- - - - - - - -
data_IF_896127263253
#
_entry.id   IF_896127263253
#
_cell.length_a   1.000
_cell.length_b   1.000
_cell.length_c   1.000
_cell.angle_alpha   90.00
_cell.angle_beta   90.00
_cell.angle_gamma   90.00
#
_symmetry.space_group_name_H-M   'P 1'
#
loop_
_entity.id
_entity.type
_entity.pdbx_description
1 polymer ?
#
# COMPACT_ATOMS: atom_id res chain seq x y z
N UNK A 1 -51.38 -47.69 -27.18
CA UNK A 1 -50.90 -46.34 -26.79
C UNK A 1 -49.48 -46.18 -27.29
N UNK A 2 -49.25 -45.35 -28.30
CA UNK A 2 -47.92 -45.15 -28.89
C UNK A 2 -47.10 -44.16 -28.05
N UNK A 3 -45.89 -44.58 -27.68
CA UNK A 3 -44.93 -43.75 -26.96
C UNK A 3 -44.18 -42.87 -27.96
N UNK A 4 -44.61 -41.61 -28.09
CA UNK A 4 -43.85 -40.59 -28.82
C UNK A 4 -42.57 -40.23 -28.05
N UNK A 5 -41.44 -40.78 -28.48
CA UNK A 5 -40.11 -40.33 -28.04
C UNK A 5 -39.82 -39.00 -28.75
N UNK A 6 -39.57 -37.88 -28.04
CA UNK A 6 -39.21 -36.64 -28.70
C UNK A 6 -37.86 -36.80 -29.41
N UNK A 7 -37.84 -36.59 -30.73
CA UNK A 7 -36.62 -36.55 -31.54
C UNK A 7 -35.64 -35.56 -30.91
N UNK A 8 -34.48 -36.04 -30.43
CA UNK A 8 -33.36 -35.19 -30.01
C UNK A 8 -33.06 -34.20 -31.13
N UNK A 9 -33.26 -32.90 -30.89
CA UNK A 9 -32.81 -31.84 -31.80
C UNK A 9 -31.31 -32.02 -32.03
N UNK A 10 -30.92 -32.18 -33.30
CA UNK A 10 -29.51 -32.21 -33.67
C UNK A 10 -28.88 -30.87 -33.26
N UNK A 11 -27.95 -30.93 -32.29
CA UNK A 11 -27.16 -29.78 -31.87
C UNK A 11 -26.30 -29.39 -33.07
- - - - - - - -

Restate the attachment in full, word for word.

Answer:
data_IF_896127263253
#
_entry.id   IF_896127263253
#
_cell.length_a   1.000
_cell.length_b   1.000
_cell.length_c   1.000
_cell.angle_alpha   90.00
_cell.angle_beta   90.00
_cell.angle_gamma   90.00
#
_symmetry.space_group_name_H-M   'P 1'
#
loop_
_entity.id
_entity.type
_entity.pdbx_description
1 polymer ?
#
# COMPACT_ATOMS: atom_id res chain seq x y z
N UNK A 1 -51.38 -47.69 -27.18
CA UNK A 1 -50.90 -46.34 -26.79
C UNK A 1 -49.48 -46.18 -27.29
N UNK A 2 -49.25 -45.35 -28.30
CA UNK A 2 -47.92 -45.15 -28.89
C UNK A 2 -47.10 -44.16 -28.05
N UNK A 3 -45.89 -44.58 -27.68
CA UNK A 3 -44.93 -43.75 -26.96
C UNK A 3 -44.18 -42.87 -27.96
N UNK A 4 -44.61 -41.61 -28.09
CA UNK A 4 -43.85 -40.59 -28.82
C UNK A 4 -42.57 -40.23 -28.05
N UNK A 5 -41.44 -40.78 -28.48
CA UNK A 5 -40.11 -40.33 -28.04
C UNK A 5 -39.82 -39.00 -28.75
N UNK A 6 -39.57 -37.88 -28.04
CA UNK A 6 -39.21 -36.64 -28.70
C UNK A 6 -37.86 -36.80 -29.41
N UNK A 7 -37.84 -36.59 -30.73
CA UNK A 7 -36.62 -36.55 -31.54
C UNK A 7 -35.64 -35.56 -30.91
N UNK A 8 -34.48 -36.04 -30.43
CA UNK A 8 -33.36 -35.19 -30.01
C UNK A 8 -33.06 -34.20 -31.13
N UNK A 9 -33.26 -32.90 -30.89
CA UNK A 9 -32.81 -31.84 -31.80
C UNK A 9 -31.31 -32.02 -32.03
N UNK A 10 -30.92 -32.18 -33.30
CA UNK A 10 -29.51 -32.21 -33.67
C UNK A 10 -28.88 -30.87 -33.26
N UNK A 11 -27.95 -30.93 -32.29
CA UNK A 11 -27.16 -29.78 -31.87
C UNK A 11 -26.30 -29.39 -33.07